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Beyond Process-Centering Emerging Capability—and Alliance-Based Business Models

Beyond Process-Centering Emerging Capability—and Alliance-Based Business Models

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Published by: api-3708087 on Oct 14, 2008
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Point of View
Ideas that create the future

The considerable rewards of process-centering, as experienced by 15 organizations in the United States, Canada, and Europe, were recently uncovered by the Accenture study, "Process-

Centering: New Relevance for the eEconomy".1The study shows
how these organizations achieved considerable performance
improvements and gained access to new competitive
opportunities by making the monumental shift required by


Process-centering is the shift from a vertical orientation with
distinct functional areas\u2014such as marketing and
manufacturing\u2014to a horizontal orientation with end-to-end,
cross-functional business processes\u2014such as order fulfillment
and product development. This shift permeates all the
components of business process performance\u2014strategy,
organization, performance measures, skills, culture, and
systems\u2014to create an environment that measures and
reinforces process behavior.

But this transition\u2014as dramatic as it is\u2014is not the end to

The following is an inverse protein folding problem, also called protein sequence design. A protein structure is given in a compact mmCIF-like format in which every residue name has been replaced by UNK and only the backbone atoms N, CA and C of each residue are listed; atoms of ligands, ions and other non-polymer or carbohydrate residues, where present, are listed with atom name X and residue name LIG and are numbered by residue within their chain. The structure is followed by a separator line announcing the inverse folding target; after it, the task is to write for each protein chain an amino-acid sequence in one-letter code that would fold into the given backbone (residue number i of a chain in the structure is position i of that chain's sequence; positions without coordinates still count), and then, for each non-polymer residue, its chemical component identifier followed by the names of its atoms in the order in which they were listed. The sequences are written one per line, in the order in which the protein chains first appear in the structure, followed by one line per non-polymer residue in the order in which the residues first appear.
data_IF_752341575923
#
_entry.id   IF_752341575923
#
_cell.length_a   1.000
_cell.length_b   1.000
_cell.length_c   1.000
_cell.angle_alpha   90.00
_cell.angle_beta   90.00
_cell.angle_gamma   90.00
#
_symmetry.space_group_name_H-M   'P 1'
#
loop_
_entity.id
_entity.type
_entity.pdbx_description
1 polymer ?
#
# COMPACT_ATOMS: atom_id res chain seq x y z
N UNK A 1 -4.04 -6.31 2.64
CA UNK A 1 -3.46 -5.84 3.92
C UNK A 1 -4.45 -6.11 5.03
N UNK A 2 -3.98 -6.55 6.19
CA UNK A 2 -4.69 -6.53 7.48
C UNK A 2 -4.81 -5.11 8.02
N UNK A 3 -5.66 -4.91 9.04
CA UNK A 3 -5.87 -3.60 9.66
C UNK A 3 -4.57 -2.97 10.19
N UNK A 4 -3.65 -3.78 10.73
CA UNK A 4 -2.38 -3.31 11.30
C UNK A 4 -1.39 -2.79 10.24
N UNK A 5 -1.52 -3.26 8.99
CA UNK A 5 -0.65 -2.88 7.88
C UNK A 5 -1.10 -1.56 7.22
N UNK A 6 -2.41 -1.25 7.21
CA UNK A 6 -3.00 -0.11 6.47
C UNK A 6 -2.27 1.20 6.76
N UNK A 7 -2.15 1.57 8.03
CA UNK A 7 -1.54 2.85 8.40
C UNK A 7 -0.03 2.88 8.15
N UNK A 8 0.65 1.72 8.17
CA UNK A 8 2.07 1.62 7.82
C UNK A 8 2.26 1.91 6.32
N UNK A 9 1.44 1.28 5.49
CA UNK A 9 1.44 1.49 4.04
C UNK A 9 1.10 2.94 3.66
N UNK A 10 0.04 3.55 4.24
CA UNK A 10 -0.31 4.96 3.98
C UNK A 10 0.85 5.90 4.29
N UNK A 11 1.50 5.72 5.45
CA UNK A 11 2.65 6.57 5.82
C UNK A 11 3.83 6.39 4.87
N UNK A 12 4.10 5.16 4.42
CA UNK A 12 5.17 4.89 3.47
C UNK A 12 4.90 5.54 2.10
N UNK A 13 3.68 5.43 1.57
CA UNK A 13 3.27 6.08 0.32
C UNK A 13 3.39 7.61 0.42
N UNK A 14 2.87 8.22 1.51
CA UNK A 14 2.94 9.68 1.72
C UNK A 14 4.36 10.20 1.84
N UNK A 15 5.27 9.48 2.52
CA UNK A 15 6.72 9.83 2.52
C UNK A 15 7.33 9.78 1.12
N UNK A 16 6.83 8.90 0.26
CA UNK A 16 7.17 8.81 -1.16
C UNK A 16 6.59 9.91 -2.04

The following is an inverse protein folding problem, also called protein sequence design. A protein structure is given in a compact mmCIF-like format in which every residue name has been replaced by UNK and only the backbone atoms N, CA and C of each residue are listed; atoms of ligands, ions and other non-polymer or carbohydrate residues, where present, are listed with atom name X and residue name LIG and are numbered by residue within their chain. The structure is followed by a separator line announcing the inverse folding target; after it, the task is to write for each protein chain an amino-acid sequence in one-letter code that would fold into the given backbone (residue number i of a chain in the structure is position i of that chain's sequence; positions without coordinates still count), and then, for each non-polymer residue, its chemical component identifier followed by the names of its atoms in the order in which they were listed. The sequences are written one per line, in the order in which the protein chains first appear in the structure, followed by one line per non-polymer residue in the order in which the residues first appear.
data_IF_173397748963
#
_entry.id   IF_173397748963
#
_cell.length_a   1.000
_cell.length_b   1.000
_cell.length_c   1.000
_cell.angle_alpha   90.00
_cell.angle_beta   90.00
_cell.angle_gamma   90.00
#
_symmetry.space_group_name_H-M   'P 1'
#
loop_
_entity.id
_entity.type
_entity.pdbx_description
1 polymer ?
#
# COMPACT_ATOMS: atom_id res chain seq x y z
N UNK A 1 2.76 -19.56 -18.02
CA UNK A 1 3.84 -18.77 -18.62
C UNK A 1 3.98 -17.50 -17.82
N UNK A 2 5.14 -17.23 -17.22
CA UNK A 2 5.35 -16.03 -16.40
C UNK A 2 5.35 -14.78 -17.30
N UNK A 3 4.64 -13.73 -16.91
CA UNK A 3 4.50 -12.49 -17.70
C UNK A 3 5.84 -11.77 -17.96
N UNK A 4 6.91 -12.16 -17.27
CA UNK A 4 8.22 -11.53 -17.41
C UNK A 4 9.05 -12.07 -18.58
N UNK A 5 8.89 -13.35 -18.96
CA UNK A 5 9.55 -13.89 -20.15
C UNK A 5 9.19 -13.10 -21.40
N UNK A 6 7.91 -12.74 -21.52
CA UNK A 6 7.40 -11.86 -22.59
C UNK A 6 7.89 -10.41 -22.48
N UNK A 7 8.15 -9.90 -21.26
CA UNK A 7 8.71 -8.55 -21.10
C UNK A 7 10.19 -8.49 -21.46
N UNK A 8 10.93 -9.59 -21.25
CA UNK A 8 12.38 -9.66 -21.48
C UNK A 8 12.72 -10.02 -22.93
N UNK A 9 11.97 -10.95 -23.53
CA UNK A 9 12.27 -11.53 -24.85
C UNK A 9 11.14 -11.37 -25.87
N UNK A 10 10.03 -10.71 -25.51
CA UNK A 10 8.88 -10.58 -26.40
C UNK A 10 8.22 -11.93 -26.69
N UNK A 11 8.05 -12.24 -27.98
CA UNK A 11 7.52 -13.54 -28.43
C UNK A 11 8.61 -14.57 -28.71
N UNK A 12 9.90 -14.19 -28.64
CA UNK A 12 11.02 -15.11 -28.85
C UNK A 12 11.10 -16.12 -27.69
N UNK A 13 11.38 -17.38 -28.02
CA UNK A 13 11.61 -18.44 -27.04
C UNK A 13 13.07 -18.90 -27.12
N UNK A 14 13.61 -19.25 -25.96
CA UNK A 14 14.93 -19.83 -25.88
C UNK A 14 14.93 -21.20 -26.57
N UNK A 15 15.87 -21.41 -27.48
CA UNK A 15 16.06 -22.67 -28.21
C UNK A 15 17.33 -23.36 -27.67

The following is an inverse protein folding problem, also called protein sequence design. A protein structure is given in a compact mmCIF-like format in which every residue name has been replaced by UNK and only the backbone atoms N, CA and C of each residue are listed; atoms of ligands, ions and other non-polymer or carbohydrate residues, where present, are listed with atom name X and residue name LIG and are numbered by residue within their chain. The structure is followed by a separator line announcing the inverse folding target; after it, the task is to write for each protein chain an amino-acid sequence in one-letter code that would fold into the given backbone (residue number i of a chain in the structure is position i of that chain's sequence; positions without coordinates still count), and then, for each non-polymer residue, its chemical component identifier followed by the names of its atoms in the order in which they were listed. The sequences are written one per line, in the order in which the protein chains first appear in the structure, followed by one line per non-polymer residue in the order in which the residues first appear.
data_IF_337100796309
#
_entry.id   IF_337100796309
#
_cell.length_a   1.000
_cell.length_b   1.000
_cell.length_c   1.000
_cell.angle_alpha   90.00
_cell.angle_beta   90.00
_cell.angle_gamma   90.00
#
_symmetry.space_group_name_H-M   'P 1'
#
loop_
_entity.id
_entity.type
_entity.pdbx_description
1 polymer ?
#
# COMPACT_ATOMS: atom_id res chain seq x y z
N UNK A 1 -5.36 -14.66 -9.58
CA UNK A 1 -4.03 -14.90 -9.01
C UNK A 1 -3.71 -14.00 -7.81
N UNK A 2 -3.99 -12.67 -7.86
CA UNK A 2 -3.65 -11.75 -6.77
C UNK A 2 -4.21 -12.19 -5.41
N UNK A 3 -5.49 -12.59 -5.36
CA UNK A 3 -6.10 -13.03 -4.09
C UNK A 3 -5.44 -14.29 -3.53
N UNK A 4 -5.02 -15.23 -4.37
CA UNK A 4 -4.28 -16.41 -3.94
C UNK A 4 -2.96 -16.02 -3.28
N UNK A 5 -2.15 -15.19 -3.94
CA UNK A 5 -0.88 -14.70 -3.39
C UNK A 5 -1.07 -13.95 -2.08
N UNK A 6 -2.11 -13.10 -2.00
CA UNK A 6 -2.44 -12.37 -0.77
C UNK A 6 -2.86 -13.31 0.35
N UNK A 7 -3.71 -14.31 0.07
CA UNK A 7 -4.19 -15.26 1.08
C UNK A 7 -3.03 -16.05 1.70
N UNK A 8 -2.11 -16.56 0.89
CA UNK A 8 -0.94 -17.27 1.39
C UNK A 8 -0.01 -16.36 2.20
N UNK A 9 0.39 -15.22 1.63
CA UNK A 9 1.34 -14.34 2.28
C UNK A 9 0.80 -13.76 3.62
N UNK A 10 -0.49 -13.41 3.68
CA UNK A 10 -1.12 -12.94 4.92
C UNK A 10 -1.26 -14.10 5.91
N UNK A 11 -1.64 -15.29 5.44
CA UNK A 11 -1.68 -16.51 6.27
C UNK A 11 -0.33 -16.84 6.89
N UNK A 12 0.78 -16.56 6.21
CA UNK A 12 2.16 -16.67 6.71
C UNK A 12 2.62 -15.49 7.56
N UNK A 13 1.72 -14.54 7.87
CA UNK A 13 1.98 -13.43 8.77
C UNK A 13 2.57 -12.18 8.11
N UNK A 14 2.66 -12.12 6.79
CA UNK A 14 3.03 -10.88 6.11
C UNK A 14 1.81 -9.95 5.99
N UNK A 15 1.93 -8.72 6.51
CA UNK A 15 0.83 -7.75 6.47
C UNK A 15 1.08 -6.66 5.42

the story. Many process-centered organizations discovered
that the process-centered organization model, while a
worthwhile destination in itself, can also be a stepping
stone to emerging capability-based and alliance-based
business models.

Emerging capability- and alliance-based business
Figure 1 represents the typical progression of traditional

organizations beyond process-centering. In many cases, their
continued focus on process resulted in new or greatly
improved business capabilities: that is, a collection of
interrelated process components that deliver high
performance and value. Whereas the replication of an
organization's redesigned processes may be simple, the
configuration of components that make up a targeted
capability is much harder to orchestrate. Consequently, well-
designed capabilities represent the building blocks of
competitive advantage. Armed with such an advantage, some
capability-driven organizations uncovered new competitive
opportunities and began to divest themselves of capabilities
that did not create value.

These capability-driven organizations were able to form
alliances to address market opportunities they would not
have been able to address effectively alone. Consider Los
Angeles-based New Energy. Following its first year of
operations in the deregulated California market, New Energy
redesigned its processes to build the business capability of
providing reliable, low-cost energy with timely and accurate
bills. New Energy's strategy\u2014to maintain a first-mover
advantage in providing integrated, high-value energy
solutions\u2014prompted it to seek out alliance partners with
complementary capabilities.

One such alliance partner was Johnson Controls, which has
the capability to monitor and switch energy equipment
remotely. This capability, combined with New Energy's
capability, provides customers with a high-value energy

Beyond process-centering: Emerging capability- and
alliance-based business models
Martha M. Batorski and William J. Hughes
Capability 1
Capability 2
Capability 3
Stovepipe, traditional
Process 1
Process 2
Process 3
Figure 1: The evolution to new organization models enabled by process-centering

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